Re: [PATCH v9 08/12] mm: zero reserved and unavailable struct pages

From: Pasha Tatashin
Date: Wed Oct 04 2017 - 08:41:38 EST

Could you be more specific where is such a memory reserved?

I know of one example: trim_low_memory_range() unconditionally reserves from
pfn 0, but e820__memblock_setup() might provide the exiting memory from pfn
1 (i.e. KVM).

Then just initialize struct pages for that mapping rigth there where a
special API is used.

But, there could be more based on this comment from linux/page-flags.h:

19 * PG_reserved is set for special pages, which can never be swapped out.
20 * of them might not even exist (eg empty_bad_page)...

I have no idea wht empty_bad_page is but a quick grep shows that this is
never used. I might be wrong here but if somebody is reserving a memory
in a special way then we should handle the initialization right there.
E.g. create an API for special memblock reservations.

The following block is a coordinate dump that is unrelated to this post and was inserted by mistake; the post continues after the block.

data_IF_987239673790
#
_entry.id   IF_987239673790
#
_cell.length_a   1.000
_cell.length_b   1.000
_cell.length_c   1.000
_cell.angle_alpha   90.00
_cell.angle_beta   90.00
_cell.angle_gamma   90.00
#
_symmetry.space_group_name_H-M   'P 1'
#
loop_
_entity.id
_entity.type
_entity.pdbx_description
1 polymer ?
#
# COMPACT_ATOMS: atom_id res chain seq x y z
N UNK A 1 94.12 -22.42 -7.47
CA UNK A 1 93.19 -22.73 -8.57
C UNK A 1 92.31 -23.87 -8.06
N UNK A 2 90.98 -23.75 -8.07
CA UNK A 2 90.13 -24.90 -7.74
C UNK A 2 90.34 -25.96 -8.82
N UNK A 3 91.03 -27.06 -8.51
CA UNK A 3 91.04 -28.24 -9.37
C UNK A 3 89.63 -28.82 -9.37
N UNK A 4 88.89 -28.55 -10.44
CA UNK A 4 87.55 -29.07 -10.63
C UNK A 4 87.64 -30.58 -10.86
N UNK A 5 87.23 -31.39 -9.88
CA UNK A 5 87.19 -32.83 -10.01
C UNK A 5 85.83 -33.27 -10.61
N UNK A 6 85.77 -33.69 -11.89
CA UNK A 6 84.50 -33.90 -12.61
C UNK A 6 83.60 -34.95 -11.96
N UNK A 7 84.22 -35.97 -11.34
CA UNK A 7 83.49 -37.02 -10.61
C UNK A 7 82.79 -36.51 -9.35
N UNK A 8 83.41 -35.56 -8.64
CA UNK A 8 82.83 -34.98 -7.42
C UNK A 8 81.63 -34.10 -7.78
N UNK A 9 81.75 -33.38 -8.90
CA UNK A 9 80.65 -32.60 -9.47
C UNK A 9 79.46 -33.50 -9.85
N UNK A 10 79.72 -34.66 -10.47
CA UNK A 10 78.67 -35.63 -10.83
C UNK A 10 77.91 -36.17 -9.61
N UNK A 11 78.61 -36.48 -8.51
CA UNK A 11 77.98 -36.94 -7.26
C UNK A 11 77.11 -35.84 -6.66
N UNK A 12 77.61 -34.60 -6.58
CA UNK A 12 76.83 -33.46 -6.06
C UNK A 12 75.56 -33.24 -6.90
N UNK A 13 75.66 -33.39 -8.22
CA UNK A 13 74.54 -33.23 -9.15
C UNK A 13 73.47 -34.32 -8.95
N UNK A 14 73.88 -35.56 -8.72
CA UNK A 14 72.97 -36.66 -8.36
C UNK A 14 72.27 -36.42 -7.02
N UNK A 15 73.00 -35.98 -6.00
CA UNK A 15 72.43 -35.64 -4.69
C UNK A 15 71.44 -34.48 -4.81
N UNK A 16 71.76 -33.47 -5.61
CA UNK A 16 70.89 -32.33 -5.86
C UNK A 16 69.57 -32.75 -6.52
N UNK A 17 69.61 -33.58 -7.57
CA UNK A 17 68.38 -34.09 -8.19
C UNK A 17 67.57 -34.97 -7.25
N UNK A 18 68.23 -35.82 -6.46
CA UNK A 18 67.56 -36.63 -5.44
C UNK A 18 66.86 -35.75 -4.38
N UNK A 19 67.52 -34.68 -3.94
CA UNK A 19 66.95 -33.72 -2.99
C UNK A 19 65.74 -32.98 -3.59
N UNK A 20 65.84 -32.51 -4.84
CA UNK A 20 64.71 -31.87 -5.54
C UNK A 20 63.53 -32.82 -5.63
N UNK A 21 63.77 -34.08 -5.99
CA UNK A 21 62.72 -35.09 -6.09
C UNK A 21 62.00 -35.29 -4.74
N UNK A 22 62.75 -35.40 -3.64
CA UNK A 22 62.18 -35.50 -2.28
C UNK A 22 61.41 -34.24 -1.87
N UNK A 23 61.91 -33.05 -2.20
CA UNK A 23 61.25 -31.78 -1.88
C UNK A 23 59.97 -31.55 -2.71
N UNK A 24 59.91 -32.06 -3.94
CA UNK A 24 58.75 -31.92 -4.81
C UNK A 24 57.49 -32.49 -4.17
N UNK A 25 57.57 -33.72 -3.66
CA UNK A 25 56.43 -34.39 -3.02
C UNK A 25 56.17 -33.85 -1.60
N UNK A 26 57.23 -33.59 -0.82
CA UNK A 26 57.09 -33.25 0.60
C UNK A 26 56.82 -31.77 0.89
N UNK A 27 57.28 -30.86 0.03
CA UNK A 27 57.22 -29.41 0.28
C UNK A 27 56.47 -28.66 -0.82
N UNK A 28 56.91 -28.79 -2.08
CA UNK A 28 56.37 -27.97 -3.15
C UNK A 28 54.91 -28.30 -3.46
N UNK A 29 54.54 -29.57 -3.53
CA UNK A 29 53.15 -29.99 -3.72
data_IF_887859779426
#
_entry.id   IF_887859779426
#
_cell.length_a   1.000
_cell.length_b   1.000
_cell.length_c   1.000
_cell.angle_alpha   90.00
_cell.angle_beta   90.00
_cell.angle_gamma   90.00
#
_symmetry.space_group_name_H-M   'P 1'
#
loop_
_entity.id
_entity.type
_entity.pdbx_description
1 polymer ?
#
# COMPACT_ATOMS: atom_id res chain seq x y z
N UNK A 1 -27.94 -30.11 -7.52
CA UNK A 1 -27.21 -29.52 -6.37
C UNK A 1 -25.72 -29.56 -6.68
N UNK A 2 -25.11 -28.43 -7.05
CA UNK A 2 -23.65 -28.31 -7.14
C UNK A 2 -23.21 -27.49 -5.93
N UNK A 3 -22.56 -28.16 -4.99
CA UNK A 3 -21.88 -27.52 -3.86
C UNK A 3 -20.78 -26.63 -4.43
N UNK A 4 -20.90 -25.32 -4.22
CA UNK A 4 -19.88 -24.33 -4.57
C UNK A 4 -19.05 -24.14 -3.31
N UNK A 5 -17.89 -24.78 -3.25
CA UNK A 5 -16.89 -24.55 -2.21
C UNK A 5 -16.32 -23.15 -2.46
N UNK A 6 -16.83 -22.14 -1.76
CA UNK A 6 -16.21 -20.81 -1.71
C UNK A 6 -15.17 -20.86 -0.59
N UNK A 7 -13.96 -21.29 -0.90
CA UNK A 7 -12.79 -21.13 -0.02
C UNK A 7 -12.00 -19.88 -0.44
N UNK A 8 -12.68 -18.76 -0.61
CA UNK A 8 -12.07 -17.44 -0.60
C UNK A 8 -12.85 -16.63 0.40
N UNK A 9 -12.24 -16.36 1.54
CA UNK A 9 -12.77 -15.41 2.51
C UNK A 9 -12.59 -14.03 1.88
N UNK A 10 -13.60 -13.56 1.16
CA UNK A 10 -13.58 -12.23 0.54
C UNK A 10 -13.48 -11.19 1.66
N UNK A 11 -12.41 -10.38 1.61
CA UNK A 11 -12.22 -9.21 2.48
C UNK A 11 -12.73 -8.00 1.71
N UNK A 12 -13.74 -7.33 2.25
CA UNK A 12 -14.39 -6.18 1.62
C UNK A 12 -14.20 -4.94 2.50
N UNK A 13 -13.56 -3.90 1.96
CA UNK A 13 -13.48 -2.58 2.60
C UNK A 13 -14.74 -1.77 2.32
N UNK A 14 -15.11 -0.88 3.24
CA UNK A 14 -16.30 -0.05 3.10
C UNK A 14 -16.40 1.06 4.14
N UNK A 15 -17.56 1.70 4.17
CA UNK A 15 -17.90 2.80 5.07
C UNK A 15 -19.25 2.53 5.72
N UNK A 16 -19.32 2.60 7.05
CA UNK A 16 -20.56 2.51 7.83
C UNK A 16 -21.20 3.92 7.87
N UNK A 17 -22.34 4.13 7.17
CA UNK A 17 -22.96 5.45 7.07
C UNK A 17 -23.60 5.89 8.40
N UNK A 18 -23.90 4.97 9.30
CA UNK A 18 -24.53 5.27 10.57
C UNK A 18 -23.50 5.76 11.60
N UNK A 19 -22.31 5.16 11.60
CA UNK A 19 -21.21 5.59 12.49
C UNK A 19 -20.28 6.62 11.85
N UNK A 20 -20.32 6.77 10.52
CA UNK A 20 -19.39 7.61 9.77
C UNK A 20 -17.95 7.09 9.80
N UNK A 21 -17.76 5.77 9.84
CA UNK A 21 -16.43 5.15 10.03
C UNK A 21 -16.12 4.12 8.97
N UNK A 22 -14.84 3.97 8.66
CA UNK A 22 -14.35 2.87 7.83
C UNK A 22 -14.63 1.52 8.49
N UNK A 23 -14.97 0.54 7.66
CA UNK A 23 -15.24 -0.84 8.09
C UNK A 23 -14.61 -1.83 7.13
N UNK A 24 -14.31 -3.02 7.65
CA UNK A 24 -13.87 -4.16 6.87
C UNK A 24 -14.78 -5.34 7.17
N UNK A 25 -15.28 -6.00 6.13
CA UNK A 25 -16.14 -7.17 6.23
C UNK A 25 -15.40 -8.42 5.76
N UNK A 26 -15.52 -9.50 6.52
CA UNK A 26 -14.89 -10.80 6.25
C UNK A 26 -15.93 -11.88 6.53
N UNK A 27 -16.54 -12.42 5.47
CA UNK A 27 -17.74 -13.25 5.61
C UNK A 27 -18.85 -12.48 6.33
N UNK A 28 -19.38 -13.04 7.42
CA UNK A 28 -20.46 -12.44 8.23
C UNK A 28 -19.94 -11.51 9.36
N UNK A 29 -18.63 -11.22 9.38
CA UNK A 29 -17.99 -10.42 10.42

Hi Michal,

The reservations happen before struct pages are allocated and mapped. So, it is not always possible to do it at call sites.

Previously, I have solved this problem like this:

But, I was not too happy with that approach, so I replaced it with the current approach as it is more generic, and solves similar issues if they happen in other places. Also, the comment in page-flags got me scared that there are probably other places perhaps on other architectures that can have the similar issue.

In addition, I did not like my solution, I was simply shrinking the low reservation from:
[0 - reserve_low) to [min_pfn - reserve_low), but if min_pfn > reserve_low can we skip low reservation entirely? I was not sure.

The current approach notifies us if there are such pages, and we can fix/remove them in the future without crashing kernel in the meantime.